1

I execute this SQL command twice and profile

select * from sbtest.sbtest2 limit 100;

The first time profile result is

mysql> show profile for query 1;
+----------------------+----------+
| Status               | Duration |
+----------------------+----------+
| starting             | 0.000124 |
| checking permissions | 0.000015 |
*| Opening tables       | 0.163660 |*
| System lock          | 0.000029 |
| init                 | 0.000056 |
| optimizing           | 0.000017 |
| statistics           | 0.000073 |
| preparing            | 0.000228 |
| executing            | 0.000007 |
| Sending data         | 0.001327 |
| end                  | 0.000019 |
| query end            | 0.000008 |
| closing tables       | 0.000013 |
| freeing items        | 0.004998 |
| logging slow query   | 0.000015 |
| cleaning up          | 0.000009 |
+----------------------+----------+
16 rows in set (0.00 sec)

This is the first time6 ,so it needs to "open tables" from hard disk, and above is the second time profile.

mysql> show profile for query 5;
+----------------------+----------+
| Status               | Duration |
+----------------------+----------+
| starting             | 0.000072 |
| checking permissions | 0.000012 |
*| Opening tables       | 0.000026 |*
| System lock          | 0.000013 |
| init                 | 0.000025 |
| optimizing           | 0.000006 |
| statistics           | 0.000016 |
| preparing            | 0.000013 |
| executing            | 0.000003 |
| Sending data         | 0.000296 |
| end                  | 0.000008 |
| query end            | 0.000006 |
| closing tables       | 0.000010 |
| freeing items        | 0.000018 |
| logging slow query   | 0.000003 |
| cleaning up          | 0.000004 |
+----------------------+----------+
16 rows in set (0.00 sec)

The second time "open tables time" is 0.00026, which is much faster than the first time "open tables time" 0.163660.

What I don't understand is when I use innodb buffer pool and my open_table_cache is using, why I still need to open tables from hard disk ?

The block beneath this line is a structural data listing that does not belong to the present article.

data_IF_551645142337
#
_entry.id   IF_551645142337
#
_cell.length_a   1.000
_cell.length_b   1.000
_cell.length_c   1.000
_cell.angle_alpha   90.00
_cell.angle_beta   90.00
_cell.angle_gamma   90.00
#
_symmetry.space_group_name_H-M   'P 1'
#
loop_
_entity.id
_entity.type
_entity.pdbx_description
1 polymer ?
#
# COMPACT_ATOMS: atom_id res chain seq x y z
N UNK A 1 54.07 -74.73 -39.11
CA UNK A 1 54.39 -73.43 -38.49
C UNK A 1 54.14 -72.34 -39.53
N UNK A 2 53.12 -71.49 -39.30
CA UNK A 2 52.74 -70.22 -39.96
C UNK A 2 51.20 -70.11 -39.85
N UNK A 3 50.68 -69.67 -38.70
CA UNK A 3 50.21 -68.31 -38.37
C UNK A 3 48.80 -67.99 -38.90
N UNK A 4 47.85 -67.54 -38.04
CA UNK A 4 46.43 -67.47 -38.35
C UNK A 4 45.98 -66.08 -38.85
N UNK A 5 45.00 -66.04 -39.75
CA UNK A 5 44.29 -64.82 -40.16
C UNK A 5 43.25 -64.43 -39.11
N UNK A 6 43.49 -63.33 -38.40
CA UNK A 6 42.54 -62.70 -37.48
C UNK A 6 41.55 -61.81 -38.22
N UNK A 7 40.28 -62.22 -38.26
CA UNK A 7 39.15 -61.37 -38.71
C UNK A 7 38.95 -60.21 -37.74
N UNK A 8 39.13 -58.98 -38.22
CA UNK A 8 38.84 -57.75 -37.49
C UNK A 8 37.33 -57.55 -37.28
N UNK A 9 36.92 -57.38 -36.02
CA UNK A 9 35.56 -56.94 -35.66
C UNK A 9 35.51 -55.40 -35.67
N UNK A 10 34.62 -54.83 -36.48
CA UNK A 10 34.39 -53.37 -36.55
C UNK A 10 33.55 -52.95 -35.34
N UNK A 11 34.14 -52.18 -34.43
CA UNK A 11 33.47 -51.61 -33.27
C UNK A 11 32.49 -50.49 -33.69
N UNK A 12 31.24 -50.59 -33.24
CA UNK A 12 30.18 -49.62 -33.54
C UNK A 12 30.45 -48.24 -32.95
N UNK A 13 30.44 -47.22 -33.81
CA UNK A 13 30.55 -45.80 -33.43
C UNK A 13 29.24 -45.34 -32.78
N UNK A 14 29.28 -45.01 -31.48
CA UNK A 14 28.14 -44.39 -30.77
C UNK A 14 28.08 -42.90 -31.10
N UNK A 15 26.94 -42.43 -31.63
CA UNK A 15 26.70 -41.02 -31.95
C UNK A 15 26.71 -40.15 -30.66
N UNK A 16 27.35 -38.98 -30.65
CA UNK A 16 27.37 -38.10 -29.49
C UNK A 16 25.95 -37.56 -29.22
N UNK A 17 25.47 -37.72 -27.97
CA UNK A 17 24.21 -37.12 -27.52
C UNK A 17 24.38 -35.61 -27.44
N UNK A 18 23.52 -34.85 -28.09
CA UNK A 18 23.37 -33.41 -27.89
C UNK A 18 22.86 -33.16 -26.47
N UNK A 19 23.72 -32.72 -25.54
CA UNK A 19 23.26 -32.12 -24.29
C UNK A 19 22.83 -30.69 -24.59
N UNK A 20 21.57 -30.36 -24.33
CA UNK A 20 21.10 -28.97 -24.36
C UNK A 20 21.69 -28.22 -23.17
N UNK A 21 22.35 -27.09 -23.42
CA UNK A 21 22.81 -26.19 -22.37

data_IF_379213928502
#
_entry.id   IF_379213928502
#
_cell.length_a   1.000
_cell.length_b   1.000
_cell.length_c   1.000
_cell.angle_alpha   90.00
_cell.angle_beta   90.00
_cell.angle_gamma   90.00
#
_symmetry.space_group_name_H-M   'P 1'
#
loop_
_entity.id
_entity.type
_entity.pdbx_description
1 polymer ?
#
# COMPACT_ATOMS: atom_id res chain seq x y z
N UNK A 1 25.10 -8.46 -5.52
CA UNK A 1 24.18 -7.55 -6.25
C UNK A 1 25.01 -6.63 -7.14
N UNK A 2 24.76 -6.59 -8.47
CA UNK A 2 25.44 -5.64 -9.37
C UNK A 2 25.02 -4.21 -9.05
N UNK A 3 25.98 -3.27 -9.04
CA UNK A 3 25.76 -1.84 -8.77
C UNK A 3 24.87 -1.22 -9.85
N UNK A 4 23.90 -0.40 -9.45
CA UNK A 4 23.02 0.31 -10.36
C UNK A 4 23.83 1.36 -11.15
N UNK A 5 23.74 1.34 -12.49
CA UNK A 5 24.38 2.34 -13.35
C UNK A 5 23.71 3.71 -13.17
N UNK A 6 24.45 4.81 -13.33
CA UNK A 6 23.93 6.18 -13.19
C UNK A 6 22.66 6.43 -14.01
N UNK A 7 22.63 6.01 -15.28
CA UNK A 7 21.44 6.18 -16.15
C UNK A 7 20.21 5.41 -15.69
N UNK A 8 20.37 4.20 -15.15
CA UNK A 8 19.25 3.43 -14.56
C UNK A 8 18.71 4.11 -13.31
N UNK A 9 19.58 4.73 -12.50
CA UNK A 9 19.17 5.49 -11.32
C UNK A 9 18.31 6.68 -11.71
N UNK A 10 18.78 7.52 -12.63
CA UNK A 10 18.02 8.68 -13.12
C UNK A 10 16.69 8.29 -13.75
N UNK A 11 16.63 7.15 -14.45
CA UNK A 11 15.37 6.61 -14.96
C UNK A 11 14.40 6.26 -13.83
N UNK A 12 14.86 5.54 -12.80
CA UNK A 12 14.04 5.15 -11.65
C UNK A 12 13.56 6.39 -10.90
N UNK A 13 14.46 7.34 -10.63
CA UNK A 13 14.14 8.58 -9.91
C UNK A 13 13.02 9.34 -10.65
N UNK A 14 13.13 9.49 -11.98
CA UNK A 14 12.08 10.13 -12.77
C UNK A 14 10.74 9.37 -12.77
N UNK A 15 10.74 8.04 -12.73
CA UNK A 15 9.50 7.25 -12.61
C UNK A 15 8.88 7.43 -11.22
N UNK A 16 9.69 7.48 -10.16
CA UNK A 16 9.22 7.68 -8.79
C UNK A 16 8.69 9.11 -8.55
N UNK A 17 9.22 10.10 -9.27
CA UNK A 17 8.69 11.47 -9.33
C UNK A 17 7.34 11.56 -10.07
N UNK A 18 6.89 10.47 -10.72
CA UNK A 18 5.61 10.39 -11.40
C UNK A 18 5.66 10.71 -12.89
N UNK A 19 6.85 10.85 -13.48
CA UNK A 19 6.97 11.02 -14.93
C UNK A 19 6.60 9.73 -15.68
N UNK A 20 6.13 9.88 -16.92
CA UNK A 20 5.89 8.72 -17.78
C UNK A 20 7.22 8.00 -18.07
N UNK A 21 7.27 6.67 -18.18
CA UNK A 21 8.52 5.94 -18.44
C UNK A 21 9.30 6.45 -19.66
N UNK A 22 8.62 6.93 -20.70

2 Answers 2

2

Perhaps the caption of that step isn't entirely accurate and what it is doing is "obtaining handle to access tables"? In that case the first call performs the relevant IO to open the table (read its metadata and prepare anything that is needed in memory) before returning the handle(s) so the next step can start accessing the resource, and the second time the routine will see that it already has all that done.

It is common (and generally good design, keeping stages decoupled from each other's detailed logic) for routines not to know when the sub-routine they call actually does some real work or just returns a cached resource. Good development avoid early optimisation (make it work, then make it work fast) so initially the code would go to disk every time but later versions include the caching logic.

Another alternative: maybe it really is redoing everything every time, but the database's page cache and/or the OS disk cache mean it is faster because there is less physical IO?

2

Every time a table is accessed for parsing a query, all the tables mentioned in the query must be checked to see if it exists. This requires looking for the .frm of the table.

Here is how you can tell

If you run

USE mydb
SHOW TABLES;

the .frm files are scanned and tablenames are displayed.

If you run

USE mydb
SELECT table_name,engine FROM information_schema.tables WHERE table_schema=DATABASE();

the table files are accessed a little more aggressively.

If the table is MyISAM, the .MYD and .MYI files may need to be accessed to ensure usability.

If the table is InnoDB, then the data dictionary needs to be consulted.

Any table being opened the first time will require opening one or more file handles to the physical files. Opening the same table thereafter may reach out to the table cache, but it is still considered opening the table.

Even, a MEMORY table has its .frm opened : See my post I am using the MEMORY storage engine but MySQL still writes to my disk...Why?

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